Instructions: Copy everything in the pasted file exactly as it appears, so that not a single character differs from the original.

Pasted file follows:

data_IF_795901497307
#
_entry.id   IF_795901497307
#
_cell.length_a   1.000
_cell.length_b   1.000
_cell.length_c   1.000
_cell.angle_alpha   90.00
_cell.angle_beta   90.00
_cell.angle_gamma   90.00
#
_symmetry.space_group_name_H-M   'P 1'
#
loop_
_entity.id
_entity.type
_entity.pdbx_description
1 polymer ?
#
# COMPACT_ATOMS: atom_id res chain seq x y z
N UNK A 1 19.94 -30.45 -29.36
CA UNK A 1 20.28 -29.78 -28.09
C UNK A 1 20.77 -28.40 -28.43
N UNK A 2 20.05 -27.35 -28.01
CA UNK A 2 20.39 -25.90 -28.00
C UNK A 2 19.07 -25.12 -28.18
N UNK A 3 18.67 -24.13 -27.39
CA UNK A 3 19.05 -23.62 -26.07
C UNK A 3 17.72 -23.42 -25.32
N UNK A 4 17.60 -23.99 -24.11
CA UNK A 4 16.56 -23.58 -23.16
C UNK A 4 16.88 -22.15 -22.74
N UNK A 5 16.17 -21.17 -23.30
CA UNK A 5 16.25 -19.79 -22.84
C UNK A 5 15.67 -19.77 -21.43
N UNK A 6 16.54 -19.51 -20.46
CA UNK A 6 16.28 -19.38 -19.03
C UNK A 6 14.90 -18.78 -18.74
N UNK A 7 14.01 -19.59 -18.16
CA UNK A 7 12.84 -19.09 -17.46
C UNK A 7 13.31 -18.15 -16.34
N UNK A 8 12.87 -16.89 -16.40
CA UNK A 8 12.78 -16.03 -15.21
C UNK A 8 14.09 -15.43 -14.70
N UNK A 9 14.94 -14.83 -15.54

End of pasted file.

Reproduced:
data_IF_795901497307
#
_entry.id   IF_795901497307
#
_cell.length_a   1.000
_cell.length_b   1.000
_cell.length_c   1.000
_cell.angle_alpha   90.00
_cell.angle_beta   90.00
_cell.angle_gamma   90.00
#
_symmetry.space_group_name_H-M   'P 1'
#
loop_
_entity.id
_entity.type
_entity.pdbx_description
1 polymer ?
#
# COMPACT_ATOMS: atom_id res chain seq x y z
N UNK A 1 19.94 -30.45 -29.36
CA UNK A 1 20.28 -29.78 -28.09
C UNK A 1 20.77 -28.40 -28.43
N UNK A 2 20.05 -27.35 -28.01
CA UNK A 2 20.39 -25.90 -28.00
C UNK A 2 19.07 -25.12 -28.18
N UNK A 3 18.67 -24.13 -27.39
CA UNK A 3 19.05 -23.62 -26.07
C UNK A 3 17.72 -23.42 -25.32
N UNK A 4 17.60 -23.99 -24.11
CA UNK A 4 16.56 -23.58 -23.16
C UNK A 4 16.88 -22.15 -22.74
N UNK A 5 16.17 -21.17 -23.30
CA UNK A 5 16.25 -19.79 -22.84
C UNK A 5 15.67 -19.77 -21.43
N UNK A 6 16.54 -19.51 -20.46
CA UNK A 6 16.28 -19.38 -19.03
C UNK A 6 14.90 -18.78 -18.74
N UNK A 7 14.01 -19.59 -18.16
CA UNK A 7 12.84 -19.09 -17.46
C UNK A 7 13.31 -18.15 -16.34
N UNK A 8 12.87 -16.89 -16.40
CA UNK A 8 12.78 -16.03 -15.21
C UNK A 8 14.09 -15.43 -14.70
N UNK A 9 14.94 -14.83 -15.54